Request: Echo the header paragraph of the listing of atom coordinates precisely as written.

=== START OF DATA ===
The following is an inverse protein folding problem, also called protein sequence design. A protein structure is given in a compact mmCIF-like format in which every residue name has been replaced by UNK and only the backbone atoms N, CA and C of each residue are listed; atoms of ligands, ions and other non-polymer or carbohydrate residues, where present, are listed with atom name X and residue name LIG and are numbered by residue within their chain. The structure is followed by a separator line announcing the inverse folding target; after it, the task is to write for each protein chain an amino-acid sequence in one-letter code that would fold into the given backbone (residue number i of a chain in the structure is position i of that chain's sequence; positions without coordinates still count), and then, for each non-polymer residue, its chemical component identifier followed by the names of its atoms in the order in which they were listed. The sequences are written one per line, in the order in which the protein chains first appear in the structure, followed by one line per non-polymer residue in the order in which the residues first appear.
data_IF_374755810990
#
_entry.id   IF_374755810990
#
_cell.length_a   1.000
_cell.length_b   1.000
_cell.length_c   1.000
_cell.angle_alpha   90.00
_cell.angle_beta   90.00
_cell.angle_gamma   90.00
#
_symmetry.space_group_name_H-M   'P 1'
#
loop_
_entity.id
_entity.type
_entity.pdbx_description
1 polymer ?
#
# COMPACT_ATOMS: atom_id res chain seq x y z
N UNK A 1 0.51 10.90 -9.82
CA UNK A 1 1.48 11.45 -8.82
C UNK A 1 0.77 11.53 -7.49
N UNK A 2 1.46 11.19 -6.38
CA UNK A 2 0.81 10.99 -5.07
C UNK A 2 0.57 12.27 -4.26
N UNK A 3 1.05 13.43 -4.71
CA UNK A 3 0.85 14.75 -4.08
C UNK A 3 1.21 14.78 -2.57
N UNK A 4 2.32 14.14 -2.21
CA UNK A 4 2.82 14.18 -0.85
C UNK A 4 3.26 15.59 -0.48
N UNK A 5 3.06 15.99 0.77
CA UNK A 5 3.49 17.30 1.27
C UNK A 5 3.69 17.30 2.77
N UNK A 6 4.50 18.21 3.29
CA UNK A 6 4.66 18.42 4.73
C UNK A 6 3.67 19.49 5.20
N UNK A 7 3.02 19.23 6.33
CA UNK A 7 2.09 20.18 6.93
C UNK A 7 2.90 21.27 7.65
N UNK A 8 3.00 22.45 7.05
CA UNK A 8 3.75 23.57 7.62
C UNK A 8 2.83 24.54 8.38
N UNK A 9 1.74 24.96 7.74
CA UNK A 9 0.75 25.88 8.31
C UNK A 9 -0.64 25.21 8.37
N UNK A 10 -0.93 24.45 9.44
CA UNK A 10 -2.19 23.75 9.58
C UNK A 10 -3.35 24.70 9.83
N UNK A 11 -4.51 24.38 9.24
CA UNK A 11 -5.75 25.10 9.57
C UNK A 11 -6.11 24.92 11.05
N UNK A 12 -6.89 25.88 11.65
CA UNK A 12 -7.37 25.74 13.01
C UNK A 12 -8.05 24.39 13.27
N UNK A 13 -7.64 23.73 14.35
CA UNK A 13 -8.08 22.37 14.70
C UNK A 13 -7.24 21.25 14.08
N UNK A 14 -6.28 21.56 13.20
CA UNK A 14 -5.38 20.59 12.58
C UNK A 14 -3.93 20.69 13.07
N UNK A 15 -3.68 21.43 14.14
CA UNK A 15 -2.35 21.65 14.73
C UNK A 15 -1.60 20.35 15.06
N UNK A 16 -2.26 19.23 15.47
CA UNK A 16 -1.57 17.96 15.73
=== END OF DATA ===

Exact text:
The following is an inverse protein folding problem, also called protein sequence design. A protein structure is given in a compact mmCIF-like format in which every residue name has been replaced by UNK and only the backbone atoms N, CA and C of each residue are listed; atoms of ligands, ions and other non-polymer or carbohydrate residues, where present, are listed with atom name X and residue name LIG and are numbered by residue within their chain. The structure is followed by a separator line announcing the inverse folding target; after it, the task is to write for each protein chain an amino-acid sequence in one-letter code that would fold into the given backbone (residue number i of a chain in the structure is position i of that chain's sequence; positions without coordinates still count), and then, for each non-polymer residue, its chemical component identifier followed by the names of its atoms in the order in which they were listed. The sequences are written one per line, in the order in which the protein chains first appear in the structure, followed by one line per non-polymer residue in the order in which the residues first appear.